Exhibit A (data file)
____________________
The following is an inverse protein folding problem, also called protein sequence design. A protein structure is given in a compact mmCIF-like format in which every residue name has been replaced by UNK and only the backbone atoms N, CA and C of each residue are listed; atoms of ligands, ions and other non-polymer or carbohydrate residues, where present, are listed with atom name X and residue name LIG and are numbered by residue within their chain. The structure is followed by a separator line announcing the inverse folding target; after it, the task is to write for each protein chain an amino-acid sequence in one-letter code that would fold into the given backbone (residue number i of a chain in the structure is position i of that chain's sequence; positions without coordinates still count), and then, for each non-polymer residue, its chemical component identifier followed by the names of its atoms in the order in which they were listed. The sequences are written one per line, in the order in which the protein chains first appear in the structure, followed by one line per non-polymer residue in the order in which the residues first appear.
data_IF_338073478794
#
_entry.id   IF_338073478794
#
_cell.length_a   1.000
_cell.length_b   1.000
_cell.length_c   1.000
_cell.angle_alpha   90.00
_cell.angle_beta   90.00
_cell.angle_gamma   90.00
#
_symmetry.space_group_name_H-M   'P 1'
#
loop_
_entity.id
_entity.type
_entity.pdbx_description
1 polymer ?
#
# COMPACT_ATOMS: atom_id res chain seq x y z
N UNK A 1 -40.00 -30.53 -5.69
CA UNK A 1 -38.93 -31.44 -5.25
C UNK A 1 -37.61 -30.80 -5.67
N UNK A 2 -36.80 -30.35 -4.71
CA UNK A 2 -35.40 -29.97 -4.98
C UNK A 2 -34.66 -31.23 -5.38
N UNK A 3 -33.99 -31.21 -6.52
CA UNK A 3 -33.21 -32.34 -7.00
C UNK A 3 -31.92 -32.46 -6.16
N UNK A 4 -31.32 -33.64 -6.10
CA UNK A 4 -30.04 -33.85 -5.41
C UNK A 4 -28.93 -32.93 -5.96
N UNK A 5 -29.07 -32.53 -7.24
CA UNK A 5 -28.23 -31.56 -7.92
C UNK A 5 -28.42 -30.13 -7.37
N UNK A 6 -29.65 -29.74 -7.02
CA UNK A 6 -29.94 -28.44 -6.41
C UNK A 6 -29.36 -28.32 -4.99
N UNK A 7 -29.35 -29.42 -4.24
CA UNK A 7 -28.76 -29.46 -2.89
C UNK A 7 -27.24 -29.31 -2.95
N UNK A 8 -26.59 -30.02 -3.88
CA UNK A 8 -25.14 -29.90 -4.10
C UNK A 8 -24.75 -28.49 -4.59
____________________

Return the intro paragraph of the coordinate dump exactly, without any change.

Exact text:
The following is an inverse protein folding problem, also called protein sequence design. A protein structure is given in a compact mmCIF-like format in which every residue name has been replaced by UNK and only the backbone atoms N, CA and C of each residue are listed; atoms of ligands, ions and other non-polymer or carbohydrate residues, where present, are listed with atom name X and residue name LIG and are numbered by residue within their chain. The structure is followed by a separator line announcing the inverse folding target; after it, the task is to write for each protein chain an amino-acid sequence in one-letter code that would fold into the given backbone (residue number i of a chain in the structure is position i of that chain's sequence; positions without coordinates still count), and then, for each non-polymer residue, its chemical component identifier followed by the names of its atoms in the order in which they were listed. The sequences are written one per line, in the order in which the protein chains first appear in the structure, followed by one line per non-polymer residue in the order in which the residues first appear.